• Exploring the relationship between repeatability and accuracy of flowmeters

Liquid Handling

Exploring the relationship between repeatability and accuracy of flowmeters

Feb 01 2024

The increasing need for precision in flow measurement has driven a surge in demand for high-accuracy meters. Factors such as stringent government regulations and the requirement for more precise measurements in critical applications contribute to this growth. Manufacturers like Titan Enterprises are actively investing in research and development to incorporate new technologies, such as enhanced sensor technology, advanced signal processing algorithms, and improved calibration methods, to boost the accuracy and performance of their flow measuring instruments.

A crucial element of Titan Enterprises’ R&D involves assessing the performance of their flowmeters and implementing enhancements in product design and materials. This process aims to improve both the accuracy and repeatability (reliability) of these flow measurement devices.

“A high-quality flowmeter, carefully produced with a design and construction to tight tolerances and with high-quality materials as well as low wear and fatigue characteristics, is a precise meter with a quantifiable value of repeatability.” (R.C. Baker, 2016).

Repeatability and Accuracy are distinct terms used to define the performance and quality of a flowmeter.

So, what is repeatability?

The typical definition is the flowmeter's capacity to generate consistent results in repeated runs under identical operating conditions. Repeatability is frequently determined by the instrument's design, and without excellent repeatability, a flowmeter cannot display good performance.

At Titan Enterprises, the calibration rigs are set to record a specific number of pulses based on the meter type. The flow rigs precisely interpolate both the rig and meter pulses, rejecting any reading that falls outside pre-established limits, typically set at 0.1% of repeated points. Repeatability is quantified as a ± percentage.

At lower flow rates, there is a potential for repeatability to decline. Manufacturers may choose to express this value as a percentage combined with a constant uncertainty value, or as a percentage of the full-scale reading, rather than a percentage of the measured flow rate.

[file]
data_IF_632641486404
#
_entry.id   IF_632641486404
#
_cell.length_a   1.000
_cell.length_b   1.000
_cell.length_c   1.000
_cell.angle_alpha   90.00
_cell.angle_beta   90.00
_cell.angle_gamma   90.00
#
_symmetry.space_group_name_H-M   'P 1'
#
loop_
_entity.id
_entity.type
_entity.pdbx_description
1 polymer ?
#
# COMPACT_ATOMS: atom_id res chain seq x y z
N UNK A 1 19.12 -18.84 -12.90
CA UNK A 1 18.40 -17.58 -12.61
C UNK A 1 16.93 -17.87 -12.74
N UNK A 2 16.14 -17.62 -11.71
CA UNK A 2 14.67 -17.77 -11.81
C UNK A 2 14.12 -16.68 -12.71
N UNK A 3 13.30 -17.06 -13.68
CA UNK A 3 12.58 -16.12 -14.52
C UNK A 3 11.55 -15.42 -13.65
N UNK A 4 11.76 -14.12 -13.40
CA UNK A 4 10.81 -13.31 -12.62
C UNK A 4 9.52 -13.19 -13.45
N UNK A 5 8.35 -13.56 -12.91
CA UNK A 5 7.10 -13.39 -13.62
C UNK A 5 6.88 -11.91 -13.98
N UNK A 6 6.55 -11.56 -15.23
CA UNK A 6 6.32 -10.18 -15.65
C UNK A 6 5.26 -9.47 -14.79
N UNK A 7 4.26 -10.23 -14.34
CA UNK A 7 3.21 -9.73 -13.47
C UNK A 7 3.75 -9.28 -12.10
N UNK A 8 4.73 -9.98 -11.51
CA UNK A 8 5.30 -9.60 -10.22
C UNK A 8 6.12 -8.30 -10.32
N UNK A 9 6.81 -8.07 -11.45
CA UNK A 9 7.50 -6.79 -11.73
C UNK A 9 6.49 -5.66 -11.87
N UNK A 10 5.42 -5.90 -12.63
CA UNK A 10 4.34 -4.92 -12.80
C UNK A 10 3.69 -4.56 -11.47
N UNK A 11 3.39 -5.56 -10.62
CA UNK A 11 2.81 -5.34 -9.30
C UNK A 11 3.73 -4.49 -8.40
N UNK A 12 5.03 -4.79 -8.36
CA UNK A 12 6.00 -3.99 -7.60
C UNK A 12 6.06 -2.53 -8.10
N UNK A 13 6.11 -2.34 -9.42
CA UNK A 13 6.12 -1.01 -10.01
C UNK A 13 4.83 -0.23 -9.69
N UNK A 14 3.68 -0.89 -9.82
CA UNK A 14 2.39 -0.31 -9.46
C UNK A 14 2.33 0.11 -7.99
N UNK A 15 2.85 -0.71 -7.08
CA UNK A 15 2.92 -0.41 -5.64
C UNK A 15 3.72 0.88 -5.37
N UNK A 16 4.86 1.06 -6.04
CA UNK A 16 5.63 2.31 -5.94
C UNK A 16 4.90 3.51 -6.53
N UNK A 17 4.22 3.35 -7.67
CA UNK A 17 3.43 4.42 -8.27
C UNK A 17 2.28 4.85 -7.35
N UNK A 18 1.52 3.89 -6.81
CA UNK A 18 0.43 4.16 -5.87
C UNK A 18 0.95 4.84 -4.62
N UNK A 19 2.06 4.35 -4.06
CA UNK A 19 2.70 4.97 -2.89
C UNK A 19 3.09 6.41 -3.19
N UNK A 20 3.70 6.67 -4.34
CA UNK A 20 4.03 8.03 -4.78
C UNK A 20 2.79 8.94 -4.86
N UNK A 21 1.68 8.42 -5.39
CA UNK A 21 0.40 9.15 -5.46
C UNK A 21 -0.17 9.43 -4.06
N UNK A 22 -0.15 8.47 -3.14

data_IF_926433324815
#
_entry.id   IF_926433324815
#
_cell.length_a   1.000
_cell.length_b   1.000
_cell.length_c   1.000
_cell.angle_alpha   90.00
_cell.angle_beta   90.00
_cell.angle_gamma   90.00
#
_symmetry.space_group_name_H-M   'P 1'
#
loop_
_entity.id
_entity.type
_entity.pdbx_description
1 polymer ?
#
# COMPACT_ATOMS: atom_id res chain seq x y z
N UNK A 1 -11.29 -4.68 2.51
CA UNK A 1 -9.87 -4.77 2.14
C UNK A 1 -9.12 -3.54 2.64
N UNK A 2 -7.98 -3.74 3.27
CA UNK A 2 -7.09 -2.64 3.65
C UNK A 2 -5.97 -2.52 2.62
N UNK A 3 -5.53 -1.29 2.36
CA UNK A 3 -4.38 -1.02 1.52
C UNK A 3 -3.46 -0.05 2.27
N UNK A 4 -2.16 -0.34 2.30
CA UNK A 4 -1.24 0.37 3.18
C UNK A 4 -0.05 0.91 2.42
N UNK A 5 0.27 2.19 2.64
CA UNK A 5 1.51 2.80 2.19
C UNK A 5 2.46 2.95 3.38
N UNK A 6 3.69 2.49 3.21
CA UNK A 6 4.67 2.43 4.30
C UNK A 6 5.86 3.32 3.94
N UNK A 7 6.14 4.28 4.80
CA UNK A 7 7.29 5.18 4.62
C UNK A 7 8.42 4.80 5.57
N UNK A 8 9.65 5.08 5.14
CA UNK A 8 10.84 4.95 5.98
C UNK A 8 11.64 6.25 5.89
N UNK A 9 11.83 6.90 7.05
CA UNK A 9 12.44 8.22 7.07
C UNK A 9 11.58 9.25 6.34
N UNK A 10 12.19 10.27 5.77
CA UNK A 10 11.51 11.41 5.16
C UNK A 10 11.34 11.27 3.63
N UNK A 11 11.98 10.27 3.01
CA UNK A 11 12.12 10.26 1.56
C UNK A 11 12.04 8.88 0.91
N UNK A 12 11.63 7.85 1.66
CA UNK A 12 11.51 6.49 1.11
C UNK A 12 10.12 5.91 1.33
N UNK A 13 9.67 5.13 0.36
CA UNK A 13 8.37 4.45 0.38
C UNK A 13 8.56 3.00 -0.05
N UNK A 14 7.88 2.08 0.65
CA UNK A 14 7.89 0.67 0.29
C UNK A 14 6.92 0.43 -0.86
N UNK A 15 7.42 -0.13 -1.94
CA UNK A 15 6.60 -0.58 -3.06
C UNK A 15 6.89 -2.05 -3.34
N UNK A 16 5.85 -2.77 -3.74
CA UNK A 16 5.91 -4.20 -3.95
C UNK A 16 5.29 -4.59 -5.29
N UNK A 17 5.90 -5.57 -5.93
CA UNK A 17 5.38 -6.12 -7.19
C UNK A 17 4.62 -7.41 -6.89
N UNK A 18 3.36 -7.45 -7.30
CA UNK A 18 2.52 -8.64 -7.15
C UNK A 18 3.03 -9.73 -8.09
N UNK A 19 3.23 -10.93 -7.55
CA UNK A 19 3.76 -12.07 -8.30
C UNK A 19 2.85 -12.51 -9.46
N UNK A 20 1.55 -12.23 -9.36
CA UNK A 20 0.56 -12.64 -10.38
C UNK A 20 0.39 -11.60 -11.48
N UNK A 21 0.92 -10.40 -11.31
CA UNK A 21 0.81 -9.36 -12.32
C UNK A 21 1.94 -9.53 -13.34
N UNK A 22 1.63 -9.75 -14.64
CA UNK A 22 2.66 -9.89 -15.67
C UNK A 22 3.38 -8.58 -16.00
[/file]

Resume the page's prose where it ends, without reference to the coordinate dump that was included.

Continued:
Titan's small turbine flow meters, known for their exceptional repeatability (±0.1%), find successful applications in batching processes and dispensing within various sectors including food and beverage, chemical, medical, and laboratory. These meters are well-suited for dosing systems and offer the convenience of in-situ calibration.

What is accuracy?

The accuracy of a flowmeter pertains to the quality of the measurement device and its proximity to the true flow value. Accuracy is commonly regarded as a qualitative term, with linearity and uncertainty measurements serving as quantitative indicators that define the accuracy of a flowmeter.

Linearity is typically characterised by indicating the maximum deviation of the reading across a specified flow range (e.g., ±1% of flow rate). It represents the flow meter's capability to stay within designated limits throughout its entire flow range determined by its design. The customary expression for linearity is the error of reading. Another commonly employed alternative in certain industry sectors is the percentage of full-scale deflection or FSD.

Measurement uncertainty refers to the potential error in calibration, defining the range of values where the true values may lie with a specified probability. Acknowledging the inherent margin of error in any measurement, this uncertainty is expressed as a ± percentage.

Precise flow rate measurement is impacted by various variables, encompassing pressure, temperature, density, and viscosity of the fluid. A comprehensive calibration record typically incorporates all these factors. Leading calibration facilities assert a measurement uncertainty as impressive as ±0.02%, though it is more commonly around ±0.1%, particularly when these variables are properly controlled.

In general, the inclination toward more accurate flow meters is anticipated to persist as industries progress, spurred by the escalating need for precise measurements in crucial applications. This progression is motivated not solely by regulatory mandates but also by the continuous pursuit of process optimisation, efficiency enhancements, and elevated product quality across diverse sectors.

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